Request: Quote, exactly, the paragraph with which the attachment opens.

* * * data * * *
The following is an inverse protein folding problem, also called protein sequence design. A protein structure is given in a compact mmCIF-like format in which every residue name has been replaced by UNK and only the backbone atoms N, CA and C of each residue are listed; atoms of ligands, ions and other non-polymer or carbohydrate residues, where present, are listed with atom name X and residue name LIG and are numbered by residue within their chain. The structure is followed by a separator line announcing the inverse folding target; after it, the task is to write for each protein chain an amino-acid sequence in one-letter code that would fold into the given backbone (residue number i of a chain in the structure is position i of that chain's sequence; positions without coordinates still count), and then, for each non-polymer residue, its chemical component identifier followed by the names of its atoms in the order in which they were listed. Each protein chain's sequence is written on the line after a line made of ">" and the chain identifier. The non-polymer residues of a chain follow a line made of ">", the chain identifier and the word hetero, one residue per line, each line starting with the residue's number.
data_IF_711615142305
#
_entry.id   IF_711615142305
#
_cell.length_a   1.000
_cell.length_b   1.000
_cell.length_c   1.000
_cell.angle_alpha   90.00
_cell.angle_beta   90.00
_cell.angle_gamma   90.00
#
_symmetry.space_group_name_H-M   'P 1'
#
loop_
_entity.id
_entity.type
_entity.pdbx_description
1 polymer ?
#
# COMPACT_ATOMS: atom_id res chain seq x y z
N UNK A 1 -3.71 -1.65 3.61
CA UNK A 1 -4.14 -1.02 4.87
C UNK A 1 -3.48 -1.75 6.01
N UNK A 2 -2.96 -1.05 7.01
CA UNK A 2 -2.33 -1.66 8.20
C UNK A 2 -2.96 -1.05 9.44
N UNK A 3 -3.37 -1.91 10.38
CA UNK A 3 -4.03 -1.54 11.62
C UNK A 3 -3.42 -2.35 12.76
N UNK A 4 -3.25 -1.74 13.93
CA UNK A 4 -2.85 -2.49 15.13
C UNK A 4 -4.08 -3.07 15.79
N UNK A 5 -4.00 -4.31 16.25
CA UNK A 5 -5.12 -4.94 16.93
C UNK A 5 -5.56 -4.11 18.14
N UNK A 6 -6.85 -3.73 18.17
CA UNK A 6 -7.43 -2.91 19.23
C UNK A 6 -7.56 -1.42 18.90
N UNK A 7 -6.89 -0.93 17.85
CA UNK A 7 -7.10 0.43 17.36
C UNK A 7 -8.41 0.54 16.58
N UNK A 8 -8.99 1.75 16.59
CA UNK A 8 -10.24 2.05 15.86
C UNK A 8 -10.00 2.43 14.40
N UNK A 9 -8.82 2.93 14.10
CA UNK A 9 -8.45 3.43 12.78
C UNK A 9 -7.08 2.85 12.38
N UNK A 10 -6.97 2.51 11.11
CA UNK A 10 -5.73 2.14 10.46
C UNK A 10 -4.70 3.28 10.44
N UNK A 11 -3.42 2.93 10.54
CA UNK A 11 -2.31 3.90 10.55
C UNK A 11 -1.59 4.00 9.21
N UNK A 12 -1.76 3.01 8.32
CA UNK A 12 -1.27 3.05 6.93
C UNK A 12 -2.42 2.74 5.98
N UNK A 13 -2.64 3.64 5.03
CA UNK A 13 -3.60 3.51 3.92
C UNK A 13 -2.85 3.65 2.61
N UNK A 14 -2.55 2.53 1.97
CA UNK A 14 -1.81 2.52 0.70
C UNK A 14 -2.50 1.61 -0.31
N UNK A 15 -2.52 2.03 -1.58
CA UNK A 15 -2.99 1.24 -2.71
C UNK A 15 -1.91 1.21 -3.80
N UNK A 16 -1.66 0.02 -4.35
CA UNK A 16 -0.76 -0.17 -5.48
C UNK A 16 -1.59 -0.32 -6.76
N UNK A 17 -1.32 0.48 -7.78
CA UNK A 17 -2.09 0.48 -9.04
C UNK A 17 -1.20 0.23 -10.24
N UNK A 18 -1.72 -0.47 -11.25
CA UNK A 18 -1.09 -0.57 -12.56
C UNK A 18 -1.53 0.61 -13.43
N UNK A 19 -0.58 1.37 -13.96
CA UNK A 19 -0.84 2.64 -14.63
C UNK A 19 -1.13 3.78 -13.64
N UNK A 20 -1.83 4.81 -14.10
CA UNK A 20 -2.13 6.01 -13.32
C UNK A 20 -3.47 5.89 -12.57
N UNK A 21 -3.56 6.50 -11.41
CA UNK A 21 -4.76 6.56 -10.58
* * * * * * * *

The following is an inverse protein folding problem, also called protein sequence design. A protein structure is given in a compact mmCIF-like format in which every residue name has been replaced by UNK and only the backbone atoms N, CA and C of each residue are listed; atoms of ligands, ions and other non-polymer or carbohydrate residues, where present, are listed with atom name X and residue name LIG and are numbered by residue within their chain. The structure is followed by a separator line announcing the inverse folding target; after it, the task is to write for each protein chain an amino-acid sequence in one-letter code that would fold into the given backbone (residue number i of a chain in the structure is position i of that chain's sequence; positions without coordinates still count), and then, for each non-polymer residue, its chemical component identifier followed by the names of its atoms in the order in which they were listed. Each protein chain's sequence is written on the line after a line made of ">" and the chain identifier. The non-polymer residues of a chain follow a line made of ">", the chain identifier and the word hetero, one residue per line, each line starting with the residue's number.